Falling UK demand for bottled water products is being seen by some industry associations as a potential obesity risk due to increased consumption of higher sugar soft drinks.
In responding to sales concerns, the Natural Hydration Council (NHC), a not for profit organisation led by Danone, Nestle and Highland Spring, has set its sites on the potential health impacts of increased consumption of sugary drinks for a new ad campaign.
Rival trade groups have hit out at the promotional campaign they say over simplifies the cause of obesity by directly linking the condition to soft drink intake, suggesting instead that consumer choice is a vital part of maintaining hydration.
However, citing analyst data finding a seven per cent fall in bottled water sales across Britain last year, the NHC claimed that almost three quarters of falling demand was due to consumers turning to sweetened soft drink alternatives.
“Rather than turning on the tap, people are turning to sugary drinks, and the switching equates to pouring an extra 1,700 tonnes of sugar and 6.8 billion calories into the nation's diet,” stated the organisation.
Amidst environmental criticisms of bottling water as a product that is already available from taps, the industry is taking the initiative to compare research into the health impacts of water to other soft drink products.
The NHC pointed to recent findings by researchers at the School of Public Health in New Orleans, which suggest weight loss may be more susceptible to beverage consumption than food intake.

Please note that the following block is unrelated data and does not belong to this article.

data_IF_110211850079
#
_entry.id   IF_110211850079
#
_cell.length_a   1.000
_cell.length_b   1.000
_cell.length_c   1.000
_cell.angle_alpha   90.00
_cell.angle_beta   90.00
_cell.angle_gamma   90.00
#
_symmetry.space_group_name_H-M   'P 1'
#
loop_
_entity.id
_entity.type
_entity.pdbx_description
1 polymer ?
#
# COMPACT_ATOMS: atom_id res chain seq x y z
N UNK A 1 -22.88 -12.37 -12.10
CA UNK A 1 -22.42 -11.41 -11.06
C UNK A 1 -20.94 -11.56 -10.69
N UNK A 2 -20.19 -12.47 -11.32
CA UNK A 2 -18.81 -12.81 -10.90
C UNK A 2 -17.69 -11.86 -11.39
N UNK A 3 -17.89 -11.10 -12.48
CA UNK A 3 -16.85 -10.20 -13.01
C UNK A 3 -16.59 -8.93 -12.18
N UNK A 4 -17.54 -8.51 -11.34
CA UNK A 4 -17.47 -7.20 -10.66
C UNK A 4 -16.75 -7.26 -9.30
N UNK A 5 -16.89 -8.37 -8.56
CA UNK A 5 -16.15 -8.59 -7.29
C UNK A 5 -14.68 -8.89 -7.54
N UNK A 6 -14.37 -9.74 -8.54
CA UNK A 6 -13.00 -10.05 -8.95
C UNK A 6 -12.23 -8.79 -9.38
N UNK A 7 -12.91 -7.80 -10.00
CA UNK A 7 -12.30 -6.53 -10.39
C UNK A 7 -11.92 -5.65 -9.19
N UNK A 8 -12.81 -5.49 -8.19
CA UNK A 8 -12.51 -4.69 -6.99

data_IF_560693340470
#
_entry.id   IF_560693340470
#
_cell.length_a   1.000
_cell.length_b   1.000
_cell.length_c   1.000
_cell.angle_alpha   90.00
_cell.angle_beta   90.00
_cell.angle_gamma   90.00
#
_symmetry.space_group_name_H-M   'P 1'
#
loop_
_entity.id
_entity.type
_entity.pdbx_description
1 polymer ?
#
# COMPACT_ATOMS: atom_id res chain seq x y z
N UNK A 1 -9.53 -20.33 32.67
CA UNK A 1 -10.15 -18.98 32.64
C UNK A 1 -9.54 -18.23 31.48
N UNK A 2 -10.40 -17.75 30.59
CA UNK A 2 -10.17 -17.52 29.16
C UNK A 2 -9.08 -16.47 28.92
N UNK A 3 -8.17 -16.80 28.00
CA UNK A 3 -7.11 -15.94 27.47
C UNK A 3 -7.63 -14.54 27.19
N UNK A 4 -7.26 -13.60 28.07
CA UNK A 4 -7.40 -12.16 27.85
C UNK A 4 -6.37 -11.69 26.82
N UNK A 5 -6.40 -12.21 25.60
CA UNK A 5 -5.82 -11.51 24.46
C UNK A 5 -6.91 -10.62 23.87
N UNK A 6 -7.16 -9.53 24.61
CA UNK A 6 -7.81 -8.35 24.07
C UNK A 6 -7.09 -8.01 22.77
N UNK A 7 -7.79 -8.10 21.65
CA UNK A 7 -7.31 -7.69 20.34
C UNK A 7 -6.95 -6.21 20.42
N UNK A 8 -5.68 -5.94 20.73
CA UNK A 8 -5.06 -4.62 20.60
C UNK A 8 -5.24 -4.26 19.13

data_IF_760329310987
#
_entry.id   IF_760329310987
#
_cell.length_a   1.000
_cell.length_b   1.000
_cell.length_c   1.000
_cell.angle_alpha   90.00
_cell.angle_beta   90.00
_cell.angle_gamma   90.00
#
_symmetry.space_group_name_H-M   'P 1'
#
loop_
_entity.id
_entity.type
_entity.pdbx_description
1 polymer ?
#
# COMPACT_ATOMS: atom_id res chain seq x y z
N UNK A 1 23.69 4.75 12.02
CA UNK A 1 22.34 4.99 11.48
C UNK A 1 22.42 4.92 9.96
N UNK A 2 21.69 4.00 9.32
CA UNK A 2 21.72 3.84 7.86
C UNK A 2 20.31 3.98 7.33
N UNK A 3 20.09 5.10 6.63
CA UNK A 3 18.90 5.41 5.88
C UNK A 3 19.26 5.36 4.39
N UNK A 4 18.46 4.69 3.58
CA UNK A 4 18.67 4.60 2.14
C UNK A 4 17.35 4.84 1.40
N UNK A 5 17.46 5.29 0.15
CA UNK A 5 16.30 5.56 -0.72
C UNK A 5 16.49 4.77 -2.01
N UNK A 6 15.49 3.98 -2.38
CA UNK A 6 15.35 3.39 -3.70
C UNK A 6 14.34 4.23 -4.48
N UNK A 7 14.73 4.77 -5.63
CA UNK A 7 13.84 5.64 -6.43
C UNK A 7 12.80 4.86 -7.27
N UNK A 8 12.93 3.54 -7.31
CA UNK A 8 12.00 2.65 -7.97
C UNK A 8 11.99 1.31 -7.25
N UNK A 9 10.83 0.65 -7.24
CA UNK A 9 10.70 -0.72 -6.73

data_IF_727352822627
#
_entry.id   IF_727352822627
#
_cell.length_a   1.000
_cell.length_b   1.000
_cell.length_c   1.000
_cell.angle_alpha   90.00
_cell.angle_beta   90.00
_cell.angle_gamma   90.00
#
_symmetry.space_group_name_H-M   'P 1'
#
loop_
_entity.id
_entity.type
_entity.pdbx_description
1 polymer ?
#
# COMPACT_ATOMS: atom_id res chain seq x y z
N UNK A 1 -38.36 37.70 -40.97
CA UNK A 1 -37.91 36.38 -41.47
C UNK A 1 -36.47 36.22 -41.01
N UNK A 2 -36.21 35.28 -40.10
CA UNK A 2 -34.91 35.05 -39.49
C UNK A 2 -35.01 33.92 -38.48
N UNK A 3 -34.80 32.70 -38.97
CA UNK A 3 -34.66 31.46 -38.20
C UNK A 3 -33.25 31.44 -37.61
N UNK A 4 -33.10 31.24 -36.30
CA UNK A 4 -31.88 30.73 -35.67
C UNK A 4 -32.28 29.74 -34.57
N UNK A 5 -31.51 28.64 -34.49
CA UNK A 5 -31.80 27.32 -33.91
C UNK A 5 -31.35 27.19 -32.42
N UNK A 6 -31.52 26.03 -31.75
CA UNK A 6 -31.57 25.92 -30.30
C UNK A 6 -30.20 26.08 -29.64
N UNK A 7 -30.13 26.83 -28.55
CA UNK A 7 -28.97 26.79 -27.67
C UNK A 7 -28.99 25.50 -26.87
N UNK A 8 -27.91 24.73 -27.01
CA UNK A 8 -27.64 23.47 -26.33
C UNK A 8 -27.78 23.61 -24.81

The report claimed that dropping a single serving a day of higher sugar drinks could amount to a weight reduction of 2.5 pounds in 18 months, according to the organisation.
Soft drink concerns
While welcoming any moves to play up the impacts of bottled water on health, the British Soft Drink Association (BSDA), which represents various beverage segments in the country, said it was disappointed that higher sugar drinks had been attacked to do so.
BSDA spokesperson Liz Bastone claimed that directly linking higher sugar soft drinks to obesity was a case of targeting one of a vast number of factors such as physical activity and overall diet related to onset of the condition.
Bastone added that it members actively sought to provide a wide balance of products to meet government-set standards on hydration and nutrition.
“Fruit juice counts as one of the government’s recommended daily portions of fruit and vegetables and beverages such as sports drinks offer additional functional benefits,” she stated. “[About] 61 per cent of soft drinks are now low calorie or no added sugar and low calorie and diet drinks make a helpful contribution to a calorie-controlled diet.”